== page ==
British Government Launches Plan To End Criminal Sanctions For People Who Don’t Pay BBC Licence Fee

Nicky Morgan
British culture secretary Nicky Morgan. Shutterstock

Boris Johnson’s British government is forging ahead with plans that the BBC has said could blow a £200 million ($262M) hole in its content budget by weakening its ability to collect its £3.7 billion ($4.8B) licence fee revenue.

Just days after senior industry figures sounded alarm bells about the BBC facing an unprecedented threat from the government, culture secretary Nicky Morgan has launched a consultation on decriminalizing licence-fee evasion.

The consultation is the first step towards scrapping criminal sanctions, including jail sentences, for people who fail to pay the £154.50 annual licence fee to access the BBC’s services across TV, radio and online. The government is aiming to introduce the changes in April 2022.

It said more than 121,000 people were convicted for licence fee evasion in 2018, but the BBC pointed out that only five people in England and Wales were jailed for not paying court fines.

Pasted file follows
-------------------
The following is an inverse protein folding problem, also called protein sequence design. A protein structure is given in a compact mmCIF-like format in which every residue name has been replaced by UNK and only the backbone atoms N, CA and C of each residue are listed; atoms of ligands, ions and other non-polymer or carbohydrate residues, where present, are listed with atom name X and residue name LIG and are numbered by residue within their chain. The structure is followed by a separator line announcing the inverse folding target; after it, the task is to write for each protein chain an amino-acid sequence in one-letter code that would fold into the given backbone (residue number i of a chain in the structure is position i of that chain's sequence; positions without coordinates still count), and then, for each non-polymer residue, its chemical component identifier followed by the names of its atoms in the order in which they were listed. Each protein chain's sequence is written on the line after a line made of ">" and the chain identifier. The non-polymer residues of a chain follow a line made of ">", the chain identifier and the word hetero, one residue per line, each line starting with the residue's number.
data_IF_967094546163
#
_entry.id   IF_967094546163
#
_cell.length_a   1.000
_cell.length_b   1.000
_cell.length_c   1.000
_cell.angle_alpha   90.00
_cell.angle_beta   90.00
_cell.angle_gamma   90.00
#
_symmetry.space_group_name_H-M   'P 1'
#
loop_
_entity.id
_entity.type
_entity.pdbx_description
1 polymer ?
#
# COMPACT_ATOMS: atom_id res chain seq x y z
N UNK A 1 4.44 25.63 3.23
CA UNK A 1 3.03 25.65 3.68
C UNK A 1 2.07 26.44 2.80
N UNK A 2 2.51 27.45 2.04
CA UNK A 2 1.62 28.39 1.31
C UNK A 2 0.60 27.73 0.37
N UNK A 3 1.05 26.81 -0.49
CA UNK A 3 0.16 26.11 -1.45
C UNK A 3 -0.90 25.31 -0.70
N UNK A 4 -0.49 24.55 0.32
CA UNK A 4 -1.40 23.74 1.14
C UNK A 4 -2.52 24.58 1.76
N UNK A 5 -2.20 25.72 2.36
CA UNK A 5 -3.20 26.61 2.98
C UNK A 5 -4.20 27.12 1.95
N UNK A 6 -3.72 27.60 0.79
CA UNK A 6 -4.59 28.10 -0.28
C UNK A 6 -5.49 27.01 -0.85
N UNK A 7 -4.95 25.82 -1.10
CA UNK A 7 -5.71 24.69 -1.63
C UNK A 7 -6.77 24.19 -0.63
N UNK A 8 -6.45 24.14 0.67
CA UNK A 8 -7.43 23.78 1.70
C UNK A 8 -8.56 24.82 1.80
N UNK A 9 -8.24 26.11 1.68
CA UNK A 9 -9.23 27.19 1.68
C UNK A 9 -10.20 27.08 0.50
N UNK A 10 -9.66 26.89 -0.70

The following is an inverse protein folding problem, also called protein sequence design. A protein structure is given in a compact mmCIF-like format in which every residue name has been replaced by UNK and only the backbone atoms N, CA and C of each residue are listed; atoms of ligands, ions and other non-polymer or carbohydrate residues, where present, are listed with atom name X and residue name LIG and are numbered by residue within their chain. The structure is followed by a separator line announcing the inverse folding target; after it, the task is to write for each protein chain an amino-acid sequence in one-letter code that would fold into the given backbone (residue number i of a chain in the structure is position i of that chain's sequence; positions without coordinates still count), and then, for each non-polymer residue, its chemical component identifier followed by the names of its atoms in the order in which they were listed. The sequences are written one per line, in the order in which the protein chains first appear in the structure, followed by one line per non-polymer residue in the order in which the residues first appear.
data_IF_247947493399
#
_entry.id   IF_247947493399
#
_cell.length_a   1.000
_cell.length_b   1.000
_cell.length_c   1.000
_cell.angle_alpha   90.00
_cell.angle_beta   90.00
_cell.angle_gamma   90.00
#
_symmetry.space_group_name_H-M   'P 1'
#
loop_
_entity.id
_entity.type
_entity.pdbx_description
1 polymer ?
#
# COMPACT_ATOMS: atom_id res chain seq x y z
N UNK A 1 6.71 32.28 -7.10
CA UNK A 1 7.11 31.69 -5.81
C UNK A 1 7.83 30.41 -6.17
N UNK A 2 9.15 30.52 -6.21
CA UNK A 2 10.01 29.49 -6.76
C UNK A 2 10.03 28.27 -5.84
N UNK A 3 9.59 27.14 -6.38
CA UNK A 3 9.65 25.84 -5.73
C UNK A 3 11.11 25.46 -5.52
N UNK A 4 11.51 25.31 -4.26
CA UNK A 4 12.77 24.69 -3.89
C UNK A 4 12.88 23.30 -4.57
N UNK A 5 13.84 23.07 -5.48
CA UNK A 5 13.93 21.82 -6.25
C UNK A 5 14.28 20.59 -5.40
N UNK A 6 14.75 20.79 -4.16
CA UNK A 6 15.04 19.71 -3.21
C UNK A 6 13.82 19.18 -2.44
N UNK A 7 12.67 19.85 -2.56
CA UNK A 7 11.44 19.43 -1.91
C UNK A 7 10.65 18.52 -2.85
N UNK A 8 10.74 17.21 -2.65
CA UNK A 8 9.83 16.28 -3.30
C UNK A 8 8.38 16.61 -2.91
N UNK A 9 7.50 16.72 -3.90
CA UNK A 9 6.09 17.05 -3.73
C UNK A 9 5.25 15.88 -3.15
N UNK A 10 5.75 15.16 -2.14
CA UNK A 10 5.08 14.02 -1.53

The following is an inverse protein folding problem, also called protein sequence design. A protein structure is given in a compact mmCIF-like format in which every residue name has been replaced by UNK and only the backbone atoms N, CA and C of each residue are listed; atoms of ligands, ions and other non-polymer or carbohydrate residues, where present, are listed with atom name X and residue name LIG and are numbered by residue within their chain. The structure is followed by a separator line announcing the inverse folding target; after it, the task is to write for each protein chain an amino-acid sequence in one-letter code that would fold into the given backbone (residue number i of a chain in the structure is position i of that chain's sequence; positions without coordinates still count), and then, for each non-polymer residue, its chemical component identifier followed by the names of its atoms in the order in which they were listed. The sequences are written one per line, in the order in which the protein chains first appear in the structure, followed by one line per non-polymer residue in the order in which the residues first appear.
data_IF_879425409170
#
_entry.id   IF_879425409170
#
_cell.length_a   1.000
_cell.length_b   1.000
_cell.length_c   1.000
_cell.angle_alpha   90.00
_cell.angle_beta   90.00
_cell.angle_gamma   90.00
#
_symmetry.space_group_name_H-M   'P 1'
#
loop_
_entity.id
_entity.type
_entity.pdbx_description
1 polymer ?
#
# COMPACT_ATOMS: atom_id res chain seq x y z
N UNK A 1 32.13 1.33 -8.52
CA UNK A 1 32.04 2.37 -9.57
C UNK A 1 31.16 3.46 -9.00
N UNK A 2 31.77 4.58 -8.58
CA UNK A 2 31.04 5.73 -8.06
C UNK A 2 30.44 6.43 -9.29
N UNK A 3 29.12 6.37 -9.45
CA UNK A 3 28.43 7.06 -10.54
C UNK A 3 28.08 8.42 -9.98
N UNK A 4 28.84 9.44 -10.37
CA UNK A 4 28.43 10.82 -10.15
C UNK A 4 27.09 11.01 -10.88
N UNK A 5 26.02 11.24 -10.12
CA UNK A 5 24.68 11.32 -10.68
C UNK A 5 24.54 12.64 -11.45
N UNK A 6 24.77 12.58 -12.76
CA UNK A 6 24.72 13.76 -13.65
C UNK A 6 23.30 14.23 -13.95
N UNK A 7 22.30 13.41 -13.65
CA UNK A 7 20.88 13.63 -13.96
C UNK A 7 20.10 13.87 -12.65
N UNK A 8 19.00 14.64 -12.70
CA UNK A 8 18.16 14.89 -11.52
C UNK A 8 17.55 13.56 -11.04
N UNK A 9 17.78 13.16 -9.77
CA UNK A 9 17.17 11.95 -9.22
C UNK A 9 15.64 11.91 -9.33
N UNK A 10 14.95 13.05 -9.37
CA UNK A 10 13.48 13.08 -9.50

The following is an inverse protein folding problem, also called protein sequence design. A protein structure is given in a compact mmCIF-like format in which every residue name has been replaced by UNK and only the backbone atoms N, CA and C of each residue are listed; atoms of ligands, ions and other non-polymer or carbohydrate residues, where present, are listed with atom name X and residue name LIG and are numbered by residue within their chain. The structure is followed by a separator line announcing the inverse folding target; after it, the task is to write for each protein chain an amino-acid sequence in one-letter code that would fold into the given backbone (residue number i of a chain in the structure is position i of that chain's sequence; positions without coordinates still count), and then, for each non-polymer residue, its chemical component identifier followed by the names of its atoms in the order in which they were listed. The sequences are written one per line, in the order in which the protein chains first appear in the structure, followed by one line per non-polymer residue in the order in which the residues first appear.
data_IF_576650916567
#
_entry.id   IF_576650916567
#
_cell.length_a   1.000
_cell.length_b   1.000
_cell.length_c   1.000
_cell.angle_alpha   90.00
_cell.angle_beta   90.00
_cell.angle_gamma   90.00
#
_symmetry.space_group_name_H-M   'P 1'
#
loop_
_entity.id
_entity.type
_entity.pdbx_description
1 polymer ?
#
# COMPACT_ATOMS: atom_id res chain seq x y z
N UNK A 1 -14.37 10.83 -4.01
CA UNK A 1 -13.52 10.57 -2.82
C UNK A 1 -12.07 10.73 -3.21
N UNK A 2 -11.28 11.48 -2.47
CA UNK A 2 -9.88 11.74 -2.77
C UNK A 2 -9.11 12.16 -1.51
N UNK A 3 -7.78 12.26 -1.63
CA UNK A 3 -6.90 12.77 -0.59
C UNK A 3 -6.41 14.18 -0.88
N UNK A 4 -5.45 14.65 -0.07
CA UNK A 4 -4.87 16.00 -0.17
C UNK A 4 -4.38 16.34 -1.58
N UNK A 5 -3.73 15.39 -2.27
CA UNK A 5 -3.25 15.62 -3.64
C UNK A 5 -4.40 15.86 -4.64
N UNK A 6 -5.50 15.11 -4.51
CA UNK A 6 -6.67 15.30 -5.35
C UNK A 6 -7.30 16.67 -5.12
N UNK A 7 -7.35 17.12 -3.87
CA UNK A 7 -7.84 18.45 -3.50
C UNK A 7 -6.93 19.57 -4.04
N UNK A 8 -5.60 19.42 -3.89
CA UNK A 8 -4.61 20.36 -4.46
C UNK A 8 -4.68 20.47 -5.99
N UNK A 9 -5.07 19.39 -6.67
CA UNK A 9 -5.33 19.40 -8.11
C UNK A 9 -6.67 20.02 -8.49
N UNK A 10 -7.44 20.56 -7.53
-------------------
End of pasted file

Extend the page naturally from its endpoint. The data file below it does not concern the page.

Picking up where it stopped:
The government acknowledged that ending sanctions could put a dent in the BBC’s funding, but said it would “consider the impact of it in the context of the overall licence fee settlement.” The government did not expand on what this might mean.

Morgan said the time has come to “make sure the TV licence fee remains relevant in this changing media landscape,” adding that “many people” feel that criminal sanctions for evaders “punishes the vulnerable.”

“Today we are launching a public consultation to make sure we have a fair and proportionate approach to licence fee penalties and payments, that protects those most in need in society,” she said.

It comes just five years after the government commissioned an independent review by David Perry QC into licence-fee evasion. At the time, he said the current system is “fair and proportionate,” as well as providing “good value for money.”

A BBC spokesman said Perry’s review raises a “question about what issue this repeat consultation is trying to solve.” They added that any changes the government makes should be “delivered in a way that doesn’t fundamentally undermine the BBC’s ability to deliver the services they [audiences] love.”

“We have a settlement agreed with the government and any substantial changes to the BBC’s income should be considered as part of the next licence fee settlement,” the spokesperson said.

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